Strengths\n Government control of coffee market has consumer confidence high\n Denmark has no restrictions on capital transfers. Denmark adheres to EU rules on the liberation of capital movements. Also Denmark has no foreign exchange restrictions. \n Political violence is unknown in Denmark\n Corruption is generally unknown in Denmark. \n After oil, coffee is the most traded and valued commodity in the world. \n The Scandinavian countries (Finland, Denmark, Norway, Sweden) consume between 8 and 11 kilos per capita, per annum. This is the highest level of coffee consumption in the world. \n This expansion could strengthen a coffee shop's global presence and also minimize risk. \n Danish currency, the Danish Krone (DKK), is pegged to the Euro. Weaknesses\n Denmark citizens may not acquire a taste for an American coffee, which in turn could lead to diminishing returns. \n There are a very few coffee shops based in Denmark, so creating a pioneering image could backfire. \n In the coffee industry, beverage innovation is a determining factor of the Company's success.
The lack of beverage innovation could have a significant adverse affect on performance. \n Denmark has yet to adopt the Euro, the common currency of the European Union, as its currency. Opportunities\n Volume of coffee sales increased in 2003 and showed strength in 2004. \n Hot drinks are subject to international influences. These influences are slowly changing drinking patterns in the hot drink market. \n In 2003 coffee consumption outside the home increased to 27% compared to its 2002 mark of 25%. \n The tea market was in a downward trend in volume sales in 2003. \n The Denmark hot drinks market is dominated by international players. Sara Lee Corp., Kraft Foods and Nestle all gained a dominant position in Denmark's hot drink market by means of acquisition of already existing well known local companies. They utilized strong country loyalty by not changing the name but at the same time developing new flavors and brands. \n Denmark has no restrictions on capital transfers. Also Denmark has no foreign exchange restriction. \n Vesterbro, Copenhagen's former red light district, lends itself to trendy businesses such as coffee shops.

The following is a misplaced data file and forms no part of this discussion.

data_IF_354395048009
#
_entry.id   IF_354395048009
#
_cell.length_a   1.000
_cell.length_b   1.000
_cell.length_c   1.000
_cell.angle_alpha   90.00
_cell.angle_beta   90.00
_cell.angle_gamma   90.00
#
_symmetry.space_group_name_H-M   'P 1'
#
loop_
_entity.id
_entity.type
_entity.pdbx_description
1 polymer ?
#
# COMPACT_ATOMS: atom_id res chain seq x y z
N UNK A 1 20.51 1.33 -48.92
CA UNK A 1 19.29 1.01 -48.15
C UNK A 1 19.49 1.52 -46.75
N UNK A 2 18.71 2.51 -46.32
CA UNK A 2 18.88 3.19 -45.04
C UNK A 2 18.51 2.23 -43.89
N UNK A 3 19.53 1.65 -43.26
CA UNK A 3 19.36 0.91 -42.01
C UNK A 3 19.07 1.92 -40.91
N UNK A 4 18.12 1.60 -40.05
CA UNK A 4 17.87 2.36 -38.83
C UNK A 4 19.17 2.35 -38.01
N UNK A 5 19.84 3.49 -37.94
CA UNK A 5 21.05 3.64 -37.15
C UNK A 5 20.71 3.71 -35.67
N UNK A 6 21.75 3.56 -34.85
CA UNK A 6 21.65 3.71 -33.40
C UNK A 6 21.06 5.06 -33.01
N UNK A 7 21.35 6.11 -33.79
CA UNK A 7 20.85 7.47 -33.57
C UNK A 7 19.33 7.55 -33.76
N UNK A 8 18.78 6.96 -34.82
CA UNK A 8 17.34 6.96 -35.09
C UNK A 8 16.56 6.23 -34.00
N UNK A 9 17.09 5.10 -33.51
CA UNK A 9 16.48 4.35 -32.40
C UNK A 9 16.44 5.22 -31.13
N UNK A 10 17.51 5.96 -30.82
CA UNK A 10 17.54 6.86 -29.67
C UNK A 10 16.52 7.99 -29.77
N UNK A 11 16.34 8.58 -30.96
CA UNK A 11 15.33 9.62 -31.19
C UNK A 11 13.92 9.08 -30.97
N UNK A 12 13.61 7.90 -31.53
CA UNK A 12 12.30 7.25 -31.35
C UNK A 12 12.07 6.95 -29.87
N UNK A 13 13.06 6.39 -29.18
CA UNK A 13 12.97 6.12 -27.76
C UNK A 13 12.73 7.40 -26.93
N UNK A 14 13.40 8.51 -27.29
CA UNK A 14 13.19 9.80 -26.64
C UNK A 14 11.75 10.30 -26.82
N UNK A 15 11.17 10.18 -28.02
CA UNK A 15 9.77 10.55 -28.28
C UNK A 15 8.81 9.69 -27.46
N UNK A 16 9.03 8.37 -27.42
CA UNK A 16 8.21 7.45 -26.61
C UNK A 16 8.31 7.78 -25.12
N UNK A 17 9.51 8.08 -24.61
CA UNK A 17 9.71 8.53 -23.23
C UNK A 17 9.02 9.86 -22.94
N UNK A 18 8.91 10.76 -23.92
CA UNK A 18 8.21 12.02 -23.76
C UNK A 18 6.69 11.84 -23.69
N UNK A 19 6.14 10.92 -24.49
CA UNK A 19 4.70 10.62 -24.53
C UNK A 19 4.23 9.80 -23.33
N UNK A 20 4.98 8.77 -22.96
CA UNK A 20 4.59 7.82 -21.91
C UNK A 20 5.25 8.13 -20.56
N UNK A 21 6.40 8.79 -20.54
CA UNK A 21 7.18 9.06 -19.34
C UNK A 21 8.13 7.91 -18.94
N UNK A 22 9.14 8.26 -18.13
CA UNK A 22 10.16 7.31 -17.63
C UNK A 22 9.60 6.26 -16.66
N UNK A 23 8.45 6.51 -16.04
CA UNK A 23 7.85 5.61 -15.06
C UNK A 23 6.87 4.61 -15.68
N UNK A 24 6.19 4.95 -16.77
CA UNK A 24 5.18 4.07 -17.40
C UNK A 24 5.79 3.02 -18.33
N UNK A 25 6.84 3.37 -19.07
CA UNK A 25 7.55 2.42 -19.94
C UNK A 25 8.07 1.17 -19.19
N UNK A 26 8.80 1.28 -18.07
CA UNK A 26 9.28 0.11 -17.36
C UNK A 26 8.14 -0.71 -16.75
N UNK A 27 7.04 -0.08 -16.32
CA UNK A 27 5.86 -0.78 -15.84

Threats\n Existing competition includes the following: o Ricco's Coffee Shop Art Caf'e Riga o Caf'e Zach o Bang & Jensen o Hackenbusho Caf'e Sonja o Amok ka Kaffehauso Other caf " es Bars Restaurants Fusion Caf " es (caf " es with areas to shop, do laundry, or another activity) \n Kaffeplantagen Coffee Bar & Flower Shop\n Barbarella h Bar, Clothing Store, & Interior Decoration\n Potential government crackdown on hemp marketplace in Christiana (square within Copenhagen) could harm other businesses such as coffee shops\n Low population growth in Denmark leaves coffee consumption at its saturation point. \n Government intervention: o Danish government controls organic coffee production. o New taxes could be imposed. Final Assessment Because of the numerous opportunities, including the decline of the tea market, the increase in coffee consumption outside the home, the increase in sales of the coffee market, and the fact that the hot drink market is subject to international influences, it is recommended that Denmark be invested in as a coffee shop looks to expand its business. Works Consulted: CIA - The World Factbook - Denmark. 1 April 2005 web. Iozzi, David.
The Sustainable Movements in the United States and Denmark: A Comparative Analysis. 1 April 2005. Untied, Bianca. Selling Organic Coffee: A Success Story from Denmark and its Special Market and Trade Conditions. 1 April 2005. ' Tea & Coffee 5/00 - World News.
' ; Tea & Coffee Trade Online. May 2000.1 April 2005. ' Coffeehouse: Definition and Much More from Answers. com. ' ; Answers. com.
2 April 2005. ' Wonderful Copenhagen - Vesterbro. ' ; Wonderful Copenhagen. 3 April 2005.
Nielsen, Jes Rand rup. 'TIME Global Advisor: Copenhagen: Coffee and Danish - Feb. 23, 2004. ' ; TIME Asia. Feb 16, 2004.3 April 2005. Welcome to Copenhagen - A to Z. 4 April 2005 web z / a z. asp?
Menu = Other&View Alpha = All. The Copenhagen Post. 5 April 2005.